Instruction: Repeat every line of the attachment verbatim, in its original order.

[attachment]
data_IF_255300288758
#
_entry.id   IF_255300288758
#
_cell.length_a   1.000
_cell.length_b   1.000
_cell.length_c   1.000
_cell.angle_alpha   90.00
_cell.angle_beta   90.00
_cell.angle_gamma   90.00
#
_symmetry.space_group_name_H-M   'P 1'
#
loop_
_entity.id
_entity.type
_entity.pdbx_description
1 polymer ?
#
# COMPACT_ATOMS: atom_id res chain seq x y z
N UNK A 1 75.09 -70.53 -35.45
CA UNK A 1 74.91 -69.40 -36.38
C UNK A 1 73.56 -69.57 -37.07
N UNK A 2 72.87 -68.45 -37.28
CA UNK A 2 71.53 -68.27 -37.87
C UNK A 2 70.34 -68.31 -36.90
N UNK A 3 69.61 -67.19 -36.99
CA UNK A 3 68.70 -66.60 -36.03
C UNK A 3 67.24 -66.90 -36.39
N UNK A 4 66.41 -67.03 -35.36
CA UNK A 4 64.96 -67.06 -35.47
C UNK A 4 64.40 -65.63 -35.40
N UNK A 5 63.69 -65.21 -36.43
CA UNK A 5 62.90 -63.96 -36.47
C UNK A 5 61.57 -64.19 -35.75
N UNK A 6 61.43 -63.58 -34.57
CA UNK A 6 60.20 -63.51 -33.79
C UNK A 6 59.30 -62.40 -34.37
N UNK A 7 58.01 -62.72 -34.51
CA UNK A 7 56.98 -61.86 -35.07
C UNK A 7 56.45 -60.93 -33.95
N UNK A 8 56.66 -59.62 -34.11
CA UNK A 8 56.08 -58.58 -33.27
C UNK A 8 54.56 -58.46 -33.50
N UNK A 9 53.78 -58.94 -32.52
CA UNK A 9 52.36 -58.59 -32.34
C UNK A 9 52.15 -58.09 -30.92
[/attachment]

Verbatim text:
data_IF_255300288758
#
_entry.id   IF_255300288758
#
_cell.length_a   1.000
_cell.length_b   1.000
_cell.length_c   1.000
_cell.angle_alpha   90.00
_cell.angle_beta   90.00
_cell.angle_gamma   90.00
#
_symmetry.space_group_name_H-M   'P 1'
#
loop_
_entity.id
_entity.type
_entity.pdbx_description
1 polymer ?
#
# COMPACT_ATOMS: atom_id res chain seq x y z
N UNK A 1 75.09 -70.53 -35.45
CA UNK A 1 74.91 -69.40 -36.38
C UNK A 1 73.56 -69.57 -37.07
N UNK A 2 72.87 -68.45 -37.28
CA UNK A 2 71.53 -68.27 -37.87
C UNK A 2 70.34 -68.31 -36.90
N UNK A 3 69.61 -67.19 -36.99
CA UNK A 3 68.70 -66.60 -36.03
C UNK A 3 67.24 -66.90 -36.39
N UNK A 4 66.41 -67.03 -35.36
CA UNK A 4 64.96 -67.06 -35.47
C UNK A 4 64.40 -65.63 -35.40
N UNK A 5 63.69 -65.21 -36.43
CA UNK A 5 62.90 -63.96 -36.47
C UNK A 5 61.57 -64.19 -35.75
N UNK A 6 61.43 -63.58 -34.57
CA UNK A 6 60.20 -63.51 -33.79
C UNK A 6 59.30 -62.40 -34.37
N UNK A 7 58.01 -62.72 -34.51
CA UNK A 7 56.98 -61.86 -35.07
C UNK A 7 56.45 -60.93 -33.95
N UNK A 8 56.66 -59.62 -34.11
CA UNK A 8 56.08 -58.58 -33.27
C UNK A 8 54.56 -58.46 -33.50
N UNK A 9 53.78 -58.94 -32.52
CA UNK A 9 52.36 -58.59 -32.34
C UNK A 9 52.15 -58.09 -30.92